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Twenty One Pilots comes home to two full houses

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Press photo of Tyler Joseph and Josh Dun. Credit: Courtesy of Lindsey Byrnes

Press photo of Tyler Joseph and Josh Dun of Twenty One Pilots.
Credit: Courtesy of Lindsey Byrnes

Columbus-based pop rock band Twenty One Pilots is ready to take off on another national tour, but not before showing hometown fans some love with two sold-out concerts that emphasize the group’s local roots.

“(Tyler Joseph and I) would occasionally go to see a local band or see a recording artist come in and play a venue like the Newport or something and we were just like, ‘Oh man, I want to play on that stage or play the (Lifestyle Communities Pavilion),’” said Josh Dun, the drummer for Columbus-based musical duo Twenty One Pilots. “It was kind of the goal that we had or the thing that we would talk about.”

And now, that goal is about to come true — again.

Twenty One Pilots is a pop band that was originally created by Joseph, a Columbus native and the band’s singer, and two of his high school friends in 2009. The band continued to gain momentum locally after independently releasing its self-titled debut album that same year.

But two years later, two of the original members left the band — Dun, also a Columbus native and former live drummer for Christian rock band House of Heroes, joined Joseph as the second member of Twenty One Pilots in 2011.

Fast forward to 2014.

With several songs charting comfortably, three albums and multiple national and international tours under its belt, Twenty One Pilots has risen through the ranks of the Columbus music circuit to become an international name.

Yet the band’s success has not severed either musician’s ties to their hometown of Columbus. The duo is coming home to perform at the LC Pavilion on Thursday and Friday.

And the same excitement and desire to perform onstage in front of a local crowd is not only still present, but has intensified, Dun said.

“There are not a lot of cities in the world where we’ve grown in the way we have in Columbus, so it is always special for us to come back,” he said.

“We have played all over the world … (but) it is still pretty awesome and amazing to be playing two nights at the LC outdoor (venue).”

Both shows sold out within an hour of ticket sales opening, said Marissa Luther, marketing director for Promowest Productions.

“In Columbus, (that) hardly ever happens,” she said. “You see it in the bigger markets like in L.A. or in New York City, but you don’t really see it often in Columbus.”

Overwhelming displays of support like this are the defining aspects that set Columbus apart from other cities in the eyes of the band, Dun said.

“(In the beginning,) we treated Columbus like it was a very special occasion or special show that we would do,” Dun said. “We’ve played almost every type of venue in Columbus … and there are people who have come to almost every one of those (shows).”

The two concerts in Columbus will mark the beginning of Twenty One Pilots’ Quiet is Violent tour.

“It comes from a lyric in a song of ours called ‘Car Radio,’ which is one of our favorite songs to play,” Dun said of the tour’s name.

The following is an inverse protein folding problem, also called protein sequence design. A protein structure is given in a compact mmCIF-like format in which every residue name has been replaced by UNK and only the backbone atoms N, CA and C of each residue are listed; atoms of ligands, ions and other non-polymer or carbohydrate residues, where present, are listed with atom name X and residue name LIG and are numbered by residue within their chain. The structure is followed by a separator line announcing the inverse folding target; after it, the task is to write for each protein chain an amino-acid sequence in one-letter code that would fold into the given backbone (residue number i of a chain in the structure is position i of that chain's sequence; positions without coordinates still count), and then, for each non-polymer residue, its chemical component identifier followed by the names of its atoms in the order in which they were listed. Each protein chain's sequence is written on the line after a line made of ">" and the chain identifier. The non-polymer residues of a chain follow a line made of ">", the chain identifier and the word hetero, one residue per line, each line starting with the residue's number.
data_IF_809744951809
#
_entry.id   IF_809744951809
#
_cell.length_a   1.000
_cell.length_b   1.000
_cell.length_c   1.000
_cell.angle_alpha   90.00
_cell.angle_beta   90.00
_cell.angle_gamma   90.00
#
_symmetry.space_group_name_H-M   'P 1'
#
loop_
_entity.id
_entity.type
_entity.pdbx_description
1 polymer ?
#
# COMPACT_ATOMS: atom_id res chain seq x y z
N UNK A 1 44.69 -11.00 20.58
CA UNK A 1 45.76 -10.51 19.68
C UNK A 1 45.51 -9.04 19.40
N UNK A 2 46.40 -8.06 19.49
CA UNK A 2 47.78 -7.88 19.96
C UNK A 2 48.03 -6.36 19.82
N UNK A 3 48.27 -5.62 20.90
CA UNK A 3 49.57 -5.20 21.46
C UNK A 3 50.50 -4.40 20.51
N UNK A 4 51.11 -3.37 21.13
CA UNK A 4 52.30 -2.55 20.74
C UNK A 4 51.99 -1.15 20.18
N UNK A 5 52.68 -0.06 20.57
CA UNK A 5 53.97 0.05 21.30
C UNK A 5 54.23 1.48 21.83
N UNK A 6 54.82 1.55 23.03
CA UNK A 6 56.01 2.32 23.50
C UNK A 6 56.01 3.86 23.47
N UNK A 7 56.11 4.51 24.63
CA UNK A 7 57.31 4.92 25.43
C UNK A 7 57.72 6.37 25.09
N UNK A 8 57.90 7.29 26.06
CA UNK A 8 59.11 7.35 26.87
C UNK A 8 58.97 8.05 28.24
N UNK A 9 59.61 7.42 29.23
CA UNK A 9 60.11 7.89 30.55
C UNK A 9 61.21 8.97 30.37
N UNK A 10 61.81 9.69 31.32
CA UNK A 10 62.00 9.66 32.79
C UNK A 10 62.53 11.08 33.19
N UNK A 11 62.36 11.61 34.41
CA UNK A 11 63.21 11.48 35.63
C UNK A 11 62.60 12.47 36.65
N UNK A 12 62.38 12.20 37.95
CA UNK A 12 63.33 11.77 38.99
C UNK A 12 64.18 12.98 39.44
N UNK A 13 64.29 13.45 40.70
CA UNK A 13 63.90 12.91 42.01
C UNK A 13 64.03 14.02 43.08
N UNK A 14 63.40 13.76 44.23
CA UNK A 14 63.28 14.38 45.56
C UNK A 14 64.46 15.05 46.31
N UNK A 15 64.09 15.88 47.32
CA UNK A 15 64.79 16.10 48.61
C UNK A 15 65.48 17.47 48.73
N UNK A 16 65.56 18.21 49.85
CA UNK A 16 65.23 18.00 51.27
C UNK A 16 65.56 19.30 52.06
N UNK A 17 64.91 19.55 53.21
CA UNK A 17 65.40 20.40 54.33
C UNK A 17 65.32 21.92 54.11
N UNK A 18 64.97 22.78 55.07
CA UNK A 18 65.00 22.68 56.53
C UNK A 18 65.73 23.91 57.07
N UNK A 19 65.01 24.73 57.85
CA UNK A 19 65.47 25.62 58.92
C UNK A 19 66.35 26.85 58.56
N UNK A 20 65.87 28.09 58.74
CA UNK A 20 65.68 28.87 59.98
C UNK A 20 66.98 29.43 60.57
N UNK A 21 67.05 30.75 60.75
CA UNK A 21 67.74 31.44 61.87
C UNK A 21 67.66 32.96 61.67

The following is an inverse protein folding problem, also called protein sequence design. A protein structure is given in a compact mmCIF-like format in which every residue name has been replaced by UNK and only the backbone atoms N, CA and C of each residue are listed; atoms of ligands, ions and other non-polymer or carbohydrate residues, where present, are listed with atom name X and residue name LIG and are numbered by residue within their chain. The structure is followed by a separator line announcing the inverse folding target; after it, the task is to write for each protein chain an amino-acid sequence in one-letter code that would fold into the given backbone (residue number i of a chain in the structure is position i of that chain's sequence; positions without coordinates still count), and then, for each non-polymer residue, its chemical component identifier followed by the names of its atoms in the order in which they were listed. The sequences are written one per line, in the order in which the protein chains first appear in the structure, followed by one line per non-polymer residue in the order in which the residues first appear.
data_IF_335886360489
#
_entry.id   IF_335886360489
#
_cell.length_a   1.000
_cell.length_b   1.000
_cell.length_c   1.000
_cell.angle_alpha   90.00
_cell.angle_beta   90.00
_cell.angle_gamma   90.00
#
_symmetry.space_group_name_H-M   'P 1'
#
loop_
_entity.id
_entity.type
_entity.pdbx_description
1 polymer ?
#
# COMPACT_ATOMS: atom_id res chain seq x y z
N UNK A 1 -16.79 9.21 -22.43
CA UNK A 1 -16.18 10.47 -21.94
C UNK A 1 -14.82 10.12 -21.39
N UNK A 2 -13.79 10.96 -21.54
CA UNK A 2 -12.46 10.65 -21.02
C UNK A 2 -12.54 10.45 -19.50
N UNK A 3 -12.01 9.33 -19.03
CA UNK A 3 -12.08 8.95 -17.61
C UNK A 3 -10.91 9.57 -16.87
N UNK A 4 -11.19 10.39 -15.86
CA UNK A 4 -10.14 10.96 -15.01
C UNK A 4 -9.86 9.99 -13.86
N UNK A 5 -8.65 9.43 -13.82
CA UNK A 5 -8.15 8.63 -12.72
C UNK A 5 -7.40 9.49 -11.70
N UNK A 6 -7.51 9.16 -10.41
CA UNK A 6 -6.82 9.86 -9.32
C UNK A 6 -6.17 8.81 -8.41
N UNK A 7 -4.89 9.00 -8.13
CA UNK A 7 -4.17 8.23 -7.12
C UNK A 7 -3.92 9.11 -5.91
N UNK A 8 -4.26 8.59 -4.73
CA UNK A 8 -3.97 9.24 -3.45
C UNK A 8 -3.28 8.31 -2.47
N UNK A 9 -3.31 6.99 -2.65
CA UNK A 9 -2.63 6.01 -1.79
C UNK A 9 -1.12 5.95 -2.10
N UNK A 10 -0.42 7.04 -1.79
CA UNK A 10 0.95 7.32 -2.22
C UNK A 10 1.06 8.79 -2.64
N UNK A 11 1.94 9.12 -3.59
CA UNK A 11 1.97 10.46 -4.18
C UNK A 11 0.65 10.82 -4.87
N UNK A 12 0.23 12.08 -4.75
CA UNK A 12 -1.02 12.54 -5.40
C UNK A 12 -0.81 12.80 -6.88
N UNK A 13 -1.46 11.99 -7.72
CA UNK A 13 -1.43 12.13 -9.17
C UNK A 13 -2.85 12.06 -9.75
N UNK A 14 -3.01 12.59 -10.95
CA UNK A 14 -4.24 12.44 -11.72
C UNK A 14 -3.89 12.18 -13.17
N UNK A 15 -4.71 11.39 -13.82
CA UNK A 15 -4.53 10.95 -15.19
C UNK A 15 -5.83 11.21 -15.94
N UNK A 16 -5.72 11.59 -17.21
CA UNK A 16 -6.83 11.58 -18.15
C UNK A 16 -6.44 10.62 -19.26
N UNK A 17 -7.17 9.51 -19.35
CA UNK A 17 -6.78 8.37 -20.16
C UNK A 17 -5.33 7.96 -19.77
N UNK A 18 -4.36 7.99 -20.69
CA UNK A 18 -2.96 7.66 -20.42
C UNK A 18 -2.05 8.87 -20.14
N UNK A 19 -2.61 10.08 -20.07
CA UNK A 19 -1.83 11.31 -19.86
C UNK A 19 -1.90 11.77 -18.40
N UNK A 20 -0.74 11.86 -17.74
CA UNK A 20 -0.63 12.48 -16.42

Dun said he appreciates the meaning behind this song lyric, as it encourages listeners to think about how they view the world from inside their own minds.

“It is kind of an interesting concept … When you are alone with your thoughts, it can sometimes be a dark place,” he said. “But then sometimes I think … we perform this song every night and the room is together and it is a very loud environment, so there is kind of an ironic sense about that, which I love.”

The tour is set to include more than 40 shows, according to the Twenty One Pilots website.

Quiet is Violent might be the last tour before the band begins working on new content, Dun said.

“Then the next time around, we will be performing the new songs,” he added. “I am really excited for it, and I am also excited for kind of moving onto a newer chapter of what this is and being able to create and perform some new songs.”

Liz McNeeley, a second-year in economics, said she is looking forward to seeing Twenty One Pilots live on Friday.

“I have not (seen them in concert), but I have watched a lot of their YouTube videos … they are just really energetic and they get into the crowd and they really want to get the crowd involved, which I enjoy,” she said.

McNeeley said she appreciates the deeper meaning behind many of Twenty One Pilots’ songs, including “Car Radio,” which she hopes to hear performed live on Friday.

“(The) lyrics are raw and they have meaning to them,” she said. “‘Car Radio’ is talking about how (Joseph) is trapped in his own thoughts because he no longer has his car radio to listen to and that is a terrible thing to think about … the world out there, sometimes it can make you go crazy.”

Dun said he hopes that the audience will be able to personally connect to the songs that he and Joseph perform.

“I think music saves my life. We get to talk to people a lot and get to hear peoples’ stories and connect with (them) … a lot of people kind of share that this music has maybe helped them or even saved them,” he said.

“We always say that if there is one person we were able to help — even save — then that is the most important thing for us.”

Twenty One Pilots is set to perform with Vinyl Theatre and Truslow on Thursday night.

Misterwives is scheduled to join the lineup on Friday.

Doors open at 6 p.m. on both nights.

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